Opioid prescribing habits of Emergency Department providers in response to an educational intervention

Tory Makela, MS4; Benjamin Aaker, MD

Introduction: Prescription opioid misuse and dependency has been a rising cause for concern in the United States in recent years, and many of these cases began with an initial prescription in the Emergency Department (ED). Prior studies found that patients seen by “high intensity” prescribers, who prescribe greater quantities of opioids than 75% of other ED physicians within the same hospital, are significantly more likely to suffer from long-term opioid use. Other studies have shown that educational interventions on appropriate opioid prescription in surgical settings have resulted in fewer post-operative opioid prescriptions and less variance in prescribing habits by providers. This study investigates whether a similar educational intervention within an ED setting results in decreased opioid utilization. It is hypothesized that the educational intervention provided to ED providers will result a reduction in the amount of opioids prescribed.

Methods: This study is retrospective analysis of patient charts from an ED in southeast South Dakota in the year prior to and after an educational intervention was given to providers in April 2015. Only charts with a diagnosis of back, abdominal, or head pain were included, and encounters in which the patient left against medical advice or left without being seen were excluded. Opioids administered in the ED and prescribed were converted to morphine milligram equivalents (MMEs), and a two-sample t-test was used to compare pre-exposure and post-exposure opioid utilization for the group overall, individually for each physician, and by diagnosis subset. Lastly, a two-sample t-test was performed to evaluate the mean number of non-opioid treatments utilized in the pre- and post-exposure periods.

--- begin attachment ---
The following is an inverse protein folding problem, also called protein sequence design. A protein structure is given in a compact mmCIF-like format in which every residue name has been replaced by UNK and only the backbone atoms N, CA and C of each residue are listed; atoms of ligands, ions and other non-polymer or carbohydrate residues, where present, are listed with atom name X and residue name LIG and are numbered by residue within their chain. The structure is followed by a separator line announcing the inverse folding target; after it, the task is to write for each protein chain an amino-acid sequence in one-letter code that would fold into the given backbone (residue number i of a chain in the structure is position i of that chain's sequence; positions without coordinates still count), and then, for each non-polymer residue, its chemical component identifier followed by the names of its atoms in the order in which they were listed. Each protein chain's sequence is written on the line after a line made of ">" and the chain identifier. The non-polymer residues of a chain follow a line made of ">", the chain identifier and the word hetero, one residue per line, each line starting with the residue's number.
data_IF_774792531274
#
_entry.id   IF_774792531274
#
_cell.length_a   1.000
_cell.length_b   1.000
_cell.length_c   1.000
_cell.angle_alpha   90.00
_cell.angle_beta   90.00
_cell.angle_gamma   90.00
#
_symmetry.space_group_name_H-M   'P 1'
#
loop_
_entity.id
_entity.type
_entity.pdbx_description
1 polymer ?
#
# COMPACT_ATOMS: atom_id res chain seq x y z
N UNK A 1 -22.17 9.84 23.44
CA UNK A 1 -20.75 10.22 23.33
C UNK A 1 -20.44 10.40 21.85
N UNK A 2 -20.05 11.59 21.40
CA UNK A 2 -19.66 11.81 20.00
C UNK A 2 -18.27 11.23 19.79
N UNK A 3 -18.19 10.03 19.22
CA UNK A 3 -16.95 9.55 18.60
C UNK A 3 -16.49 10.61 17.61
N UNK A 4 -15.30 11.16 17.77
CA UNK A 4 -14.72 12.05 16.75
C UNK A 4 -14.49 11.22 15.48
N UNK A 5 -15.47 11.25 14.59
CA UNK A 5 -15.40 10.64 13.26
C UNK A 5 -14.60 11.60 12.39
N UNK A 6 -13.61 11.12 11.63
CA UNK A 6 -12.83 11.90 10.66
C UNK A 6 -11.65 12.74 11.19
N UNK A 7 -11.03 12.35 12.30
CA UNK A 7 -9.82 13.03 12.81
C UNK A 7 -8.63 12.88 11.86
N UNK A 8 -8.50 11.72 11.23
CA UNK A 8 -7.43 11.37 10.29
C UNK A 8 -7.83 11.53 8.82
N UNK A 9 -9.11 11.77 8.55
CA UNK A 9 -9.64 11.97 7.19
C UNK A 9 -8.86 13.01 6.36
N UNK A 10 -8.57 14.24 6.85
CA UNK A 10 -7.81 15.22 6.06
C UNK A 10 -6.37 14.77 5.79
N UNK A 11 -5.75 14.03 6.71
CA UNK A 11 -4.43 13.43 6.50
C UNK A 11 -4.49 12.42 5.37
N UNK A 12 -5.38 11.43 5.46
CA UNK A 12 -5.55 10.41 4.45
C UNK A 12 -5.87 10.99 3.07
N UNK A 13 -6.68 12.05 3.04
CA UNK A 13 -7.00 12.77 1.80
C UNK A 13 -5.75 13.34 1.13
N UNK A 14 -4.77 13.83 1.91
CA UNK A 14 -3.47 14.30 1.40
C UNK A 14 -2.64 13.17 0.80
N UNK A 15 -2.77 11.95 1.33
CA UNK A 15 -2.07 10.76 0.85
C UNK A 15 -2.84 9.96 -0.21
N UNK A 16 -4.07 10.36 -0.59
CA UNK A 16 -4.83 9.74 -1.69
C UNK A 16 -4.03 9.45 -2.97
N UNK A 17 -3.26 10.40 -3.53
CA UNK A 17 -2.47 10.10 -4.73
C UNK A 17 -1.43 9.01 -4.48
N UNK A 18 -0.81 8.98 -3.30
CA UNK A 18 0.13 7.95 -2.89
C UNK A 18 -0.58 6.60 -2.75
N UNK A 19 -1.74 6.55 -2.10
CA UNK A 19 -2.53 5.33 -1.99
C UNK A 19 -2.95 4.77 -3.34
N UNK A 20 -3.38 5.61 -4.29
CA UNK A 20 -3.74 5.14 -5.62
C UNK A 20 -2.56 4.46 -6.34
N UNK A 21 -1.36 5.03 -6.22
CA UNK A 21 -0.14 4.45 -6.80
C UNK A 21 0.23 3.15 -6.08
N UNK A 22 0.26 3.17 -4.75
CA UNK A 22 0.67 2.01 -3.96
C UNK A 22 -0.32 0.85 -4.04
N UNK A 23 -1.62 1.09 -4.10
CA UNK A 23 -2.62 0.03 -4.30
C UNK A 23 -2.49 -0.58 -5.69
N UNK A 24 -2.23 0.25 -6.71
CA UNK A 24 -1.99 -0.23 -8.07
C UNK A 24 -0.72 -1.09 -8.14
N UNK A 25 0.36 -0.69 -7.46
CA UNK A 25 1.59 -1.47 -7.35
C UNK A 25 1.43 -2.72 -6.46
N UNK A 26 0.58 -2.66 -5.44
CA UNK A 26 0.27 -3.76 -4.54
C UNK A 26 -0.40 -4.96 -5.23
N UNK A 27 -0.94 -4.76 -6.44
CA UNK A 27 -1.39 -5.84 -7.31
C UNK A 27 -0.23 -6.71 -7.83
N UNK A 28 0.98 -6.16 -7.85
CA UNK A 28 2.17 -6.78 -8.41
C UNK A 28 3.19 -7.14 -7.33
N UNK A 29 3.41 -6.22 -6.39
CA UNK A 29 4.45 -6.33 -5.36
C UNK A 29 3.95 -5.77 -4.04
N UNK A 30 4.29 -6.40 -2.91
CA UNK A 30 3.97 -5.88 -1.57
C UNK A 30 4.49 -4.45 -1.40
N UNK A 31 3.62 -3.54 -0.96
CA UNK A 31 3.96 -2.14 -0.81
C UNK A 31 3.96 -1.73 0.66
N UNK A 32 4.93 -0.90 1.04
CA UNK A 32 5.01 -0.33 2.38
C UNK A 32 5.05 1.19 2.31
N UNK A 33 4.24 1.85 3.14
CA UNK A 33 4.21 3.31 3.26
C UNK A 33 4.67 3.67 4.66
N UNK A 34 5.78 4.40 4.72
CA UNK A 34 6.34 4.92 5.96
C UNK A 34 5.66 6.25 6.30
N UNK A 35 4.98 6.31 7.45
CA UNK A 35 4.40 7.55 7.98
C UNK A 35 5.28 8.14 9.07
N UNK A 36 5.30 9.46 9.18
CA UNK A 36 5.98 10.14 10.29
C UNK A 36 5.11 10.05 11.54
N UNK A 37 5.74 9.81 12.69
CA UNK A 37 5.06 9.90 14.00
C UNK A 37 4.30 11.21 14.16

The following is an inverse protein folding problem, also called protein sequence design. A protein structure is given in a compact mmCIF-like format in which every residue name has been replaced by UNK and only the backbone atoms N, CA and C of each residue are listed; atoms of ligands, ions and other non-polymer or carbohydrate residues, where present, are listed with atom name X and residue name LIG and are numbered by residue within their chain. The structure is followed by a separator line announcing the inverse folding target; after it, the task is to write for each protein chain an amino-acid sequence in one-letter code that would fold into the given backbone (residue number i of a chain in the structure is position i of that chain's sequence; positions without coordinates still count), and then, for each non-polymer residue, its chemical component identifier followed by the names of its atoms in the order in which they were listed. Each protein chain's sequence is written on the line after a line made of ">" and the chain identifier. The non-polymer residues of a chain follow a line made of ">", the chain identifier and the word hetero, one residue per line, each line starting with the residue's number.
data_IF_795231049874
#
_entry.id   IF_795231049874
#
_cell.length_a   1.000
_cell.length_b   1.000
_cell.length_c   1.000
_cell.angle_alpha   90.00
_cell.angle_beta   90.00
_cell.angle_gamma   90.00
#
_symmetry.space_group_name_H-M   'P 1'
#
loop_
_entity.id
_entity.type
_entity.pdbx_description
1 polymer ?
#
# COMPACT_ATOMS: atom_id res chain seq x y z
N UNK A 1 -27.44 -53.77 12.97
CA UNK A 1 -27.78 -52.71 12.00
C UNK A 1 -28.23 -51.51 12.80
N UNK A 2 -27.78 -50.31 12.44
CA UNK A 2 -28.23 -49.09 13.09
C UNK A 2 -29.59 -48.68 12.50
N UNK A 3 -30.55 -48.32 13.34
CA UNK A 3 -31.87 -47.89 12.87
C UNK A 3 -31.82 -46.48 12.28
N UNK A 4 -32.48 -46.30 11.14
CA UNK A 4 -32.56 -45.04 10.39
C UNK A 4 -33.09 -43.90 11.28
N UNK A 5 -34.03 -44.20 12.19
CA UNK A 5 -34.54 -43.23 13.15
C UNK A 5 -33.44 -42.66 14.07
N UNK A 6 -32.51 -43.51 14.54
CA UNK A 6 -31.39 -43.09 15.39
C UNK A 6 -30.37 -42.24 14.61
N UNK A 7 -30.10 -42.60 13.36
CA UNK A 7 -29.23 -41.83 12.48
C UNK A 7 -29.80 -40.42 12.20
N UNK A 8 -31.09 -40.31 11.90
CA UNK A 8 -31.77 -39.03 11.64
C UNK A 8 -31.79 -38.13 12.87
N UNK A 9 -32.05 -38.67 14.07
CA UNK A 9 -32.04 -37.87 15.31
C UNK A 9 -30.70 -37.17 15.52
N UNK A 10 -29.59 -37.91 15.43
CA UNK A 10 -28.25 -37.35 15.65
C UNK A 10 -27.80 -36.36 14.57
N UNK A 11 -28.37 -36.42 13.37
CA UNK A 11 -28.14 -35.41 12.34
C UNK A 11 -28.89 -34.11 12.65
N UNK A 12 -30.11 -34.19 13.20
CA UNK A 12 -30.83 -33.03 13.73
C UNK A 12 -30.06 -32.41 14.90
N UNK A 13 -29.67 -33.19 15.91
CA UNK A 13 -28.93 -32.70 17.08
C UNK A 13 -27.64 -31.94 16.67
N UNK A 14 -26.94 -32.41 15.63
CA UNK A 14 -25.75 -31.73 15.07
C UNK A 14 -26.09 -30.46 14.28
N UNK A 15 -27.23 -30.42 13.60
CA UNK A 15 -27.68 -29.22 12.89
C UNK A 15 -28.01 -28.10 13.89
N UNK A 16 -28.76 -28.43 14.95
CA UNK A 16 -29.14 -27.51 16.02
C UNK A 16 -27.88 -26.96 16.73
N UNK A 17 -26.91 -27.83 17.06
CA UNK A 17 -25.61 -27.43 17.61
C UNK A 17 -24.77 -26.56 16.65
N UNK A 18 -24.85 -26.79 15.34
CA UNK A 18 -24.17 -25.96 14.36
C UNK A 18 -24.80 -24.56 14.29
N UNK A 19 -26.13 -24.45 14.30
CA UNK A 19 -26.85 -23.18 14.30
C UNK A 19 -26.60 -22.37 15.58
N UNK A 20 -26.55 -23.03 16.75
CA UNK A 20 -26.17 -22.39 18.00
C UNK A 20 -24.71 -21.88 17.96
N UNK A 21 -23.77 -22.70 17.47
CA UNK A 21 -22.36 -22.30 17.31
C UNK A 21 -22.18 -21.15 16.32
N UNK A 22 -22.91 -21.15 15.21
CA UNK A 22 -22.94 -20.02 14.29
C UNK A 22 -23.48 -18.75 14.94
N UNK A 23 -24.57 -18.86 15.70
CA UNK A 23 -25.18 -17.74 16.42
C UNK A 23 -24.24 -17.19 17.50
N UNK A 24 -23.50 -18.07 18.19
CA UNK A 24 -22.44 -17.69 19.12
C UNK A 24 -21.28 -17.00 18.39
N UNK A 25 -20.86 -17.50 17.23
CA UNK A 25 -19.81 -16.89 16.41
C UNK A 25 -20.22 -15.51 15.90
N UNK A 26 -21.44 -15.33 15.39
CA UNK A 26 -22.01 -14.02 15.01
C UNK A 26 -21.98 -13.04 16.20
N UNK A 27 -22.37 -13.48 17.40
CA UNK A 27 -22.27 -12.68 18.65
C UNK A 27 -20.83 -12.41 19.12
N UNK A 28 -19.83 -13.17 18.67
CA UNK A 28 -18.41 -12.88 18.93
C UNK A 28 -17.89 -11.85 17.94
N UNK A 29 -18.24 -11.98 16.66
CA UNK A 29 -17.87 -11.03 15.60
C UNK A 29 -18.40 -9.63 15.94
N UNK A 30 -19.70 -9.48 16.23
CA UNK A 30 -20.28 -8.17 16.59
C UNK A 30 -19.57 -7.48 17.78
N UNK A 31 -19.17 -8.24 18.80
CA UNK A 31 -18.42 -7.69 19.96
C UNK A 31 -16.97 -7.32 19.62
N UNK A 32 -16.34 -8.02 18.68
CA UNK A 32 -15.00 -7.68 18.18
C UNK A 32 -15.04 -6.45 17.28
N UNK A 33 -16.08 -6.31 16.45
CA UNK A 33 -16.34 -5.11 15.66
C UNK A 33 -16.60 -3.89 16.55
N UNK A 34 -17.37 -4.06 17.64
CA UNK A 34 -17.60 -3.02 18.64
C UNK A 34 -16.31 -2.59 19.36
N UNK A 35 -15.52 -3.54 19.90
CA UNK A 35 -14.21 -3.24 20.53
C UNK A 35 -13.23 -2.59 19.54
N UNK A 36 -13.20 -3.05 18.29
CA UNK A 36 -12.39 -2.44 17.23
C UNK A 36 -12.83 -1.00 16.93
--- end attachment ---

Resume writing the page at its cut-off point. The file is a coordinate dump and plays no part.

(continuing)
Results: Opioids prescribed and total opioids were not significantly different in the group overall, by ICD diagnosis subset, or individually by provider. Opioids administered orally varied in significance based on chief complaint, with a decrease in oral administration in the back pain diagnosis subset and an increase in oral administration in the head and abdominal pain diagnosis subsets and overall group. There was also a significant difference in the average amount of non-opioid treatments prescribed per patient encounter, increasing from 0.797 to 0.890 (p=0.02) in the post-intervention period.

Conclusion: Overall, the educational intervention on the topic of opioid prescribing guidelines did not have the expected impact on amounts of opioids administered or prescribed during the study period. Total opioids utilized and opioids prescribed did not vary between the pre- and post-intervention groups overall, by subset diagnosis, or by provider. There was, however, an increase in utilization of non-opioid treatments that could be indicative of a partial response to the educational intervention. This study showed that long-term effects of education regarding recommended opioid utilization may be less effective than indicated by prior studies, which had shorter post-intervention investigation windows.